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The slam-bang 'Don Quijote' mission would help scientists figure out how to deflect or destroy any asteroid in the future that might be found to be on a collision course with Earth. The project uses the Spanish spelling of Don Quixote, the protagonist in Cervantes' novel who has chivalrous ideas that tend toward the impractical.
Scientists don't know enough about asteroid insides to predict how one would respond to attempts to nudge it off an Earth-impact course or turn it into harmless dust. While no asteroids are currently known to be on track to hit the planet, experts say a regional catastrophe is inevitable in the very long run-- over millennia. And run-ins with small asteroids that could incinerate a large city occur ever few thousand years.
And how. The 770-pound (350-kilogram) probe will hit the comet at 22,300 miles (35, 885 kilometers) per hour and penetrate 16 to 32 feet (5 to 10 meters). Much, but not all of the probe will be vaporized.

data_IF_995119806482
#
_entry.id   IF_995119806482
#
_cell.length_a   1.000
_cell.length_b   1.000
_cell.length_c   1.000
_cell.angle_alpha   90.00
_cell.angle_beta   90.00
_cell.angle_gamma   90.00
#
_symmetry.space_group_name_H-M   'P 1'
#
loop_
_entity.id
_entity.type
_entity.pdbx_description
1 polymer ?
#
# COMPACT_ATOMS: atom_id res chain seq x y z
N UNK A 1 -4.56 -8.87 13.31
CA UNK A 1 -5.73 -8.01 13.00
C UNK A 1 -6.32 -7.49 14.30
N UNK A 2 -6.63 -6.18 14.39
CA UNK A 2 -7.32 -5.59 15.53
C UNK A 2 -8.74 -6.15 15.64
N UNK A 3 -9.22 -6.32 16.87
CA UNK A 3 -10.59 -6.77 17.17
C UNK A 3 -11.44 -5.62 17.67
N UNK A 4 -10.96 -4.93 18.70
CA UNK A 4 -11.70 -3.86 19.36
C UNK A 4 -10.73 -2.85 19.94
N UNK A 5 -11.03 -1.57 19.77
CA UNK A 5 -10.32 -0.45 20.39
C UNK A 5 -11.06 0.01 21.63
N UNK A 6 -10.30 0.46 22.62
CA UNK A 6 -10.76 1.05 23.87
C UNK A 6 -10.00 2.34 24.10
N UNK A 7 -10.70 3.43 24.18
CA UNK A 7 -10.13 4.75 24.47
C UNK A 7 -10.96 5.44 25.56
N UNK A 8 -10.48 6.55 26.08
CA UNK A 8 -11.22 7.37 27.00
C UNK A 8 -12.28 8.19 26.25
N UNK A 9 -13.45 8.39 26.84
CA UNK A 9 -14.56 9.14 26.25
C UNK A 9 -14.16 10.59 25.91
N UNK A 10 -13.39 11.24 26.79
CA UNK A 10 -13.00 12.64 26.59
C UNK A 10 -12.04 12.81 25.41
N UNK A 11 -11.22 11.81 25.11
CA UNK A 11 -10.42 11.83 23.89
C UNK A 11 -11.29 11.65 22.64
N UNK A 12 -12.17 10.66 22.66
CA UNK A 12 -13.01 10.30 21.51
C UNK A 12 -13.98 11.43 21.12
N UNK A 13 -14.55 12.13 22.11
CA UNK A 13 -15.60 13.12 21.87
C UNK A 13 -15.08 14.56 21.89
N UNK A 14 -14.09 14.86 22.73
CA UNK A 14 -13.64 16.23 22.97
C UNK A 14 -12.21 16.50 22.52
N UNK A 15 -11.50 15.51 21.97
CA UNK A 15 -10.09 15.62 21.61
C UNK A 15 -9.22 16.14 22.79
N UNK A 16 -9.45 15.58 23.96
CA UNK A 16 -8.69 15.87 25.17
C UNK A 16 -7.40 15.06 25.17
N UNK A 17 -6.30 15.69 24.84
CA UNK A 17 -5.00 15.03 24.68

Then a bunch of the comet's innards will spew outward at about half the speed that the projectile came in. Over the course of about 200 seconds, more material will be excavated, carving a hole as big as a football field and seven stories deep.
Before impact, the comet will be visible in a good amateur telescope. But the freshly ejected material will enlarge the halo of debris around the comet, off of which sunlight reflects, and it will brighten dramatically.
Originally posted by onlyinmydreams
Like the European mission, it will utilize a mother/observer ship and an interceptor probe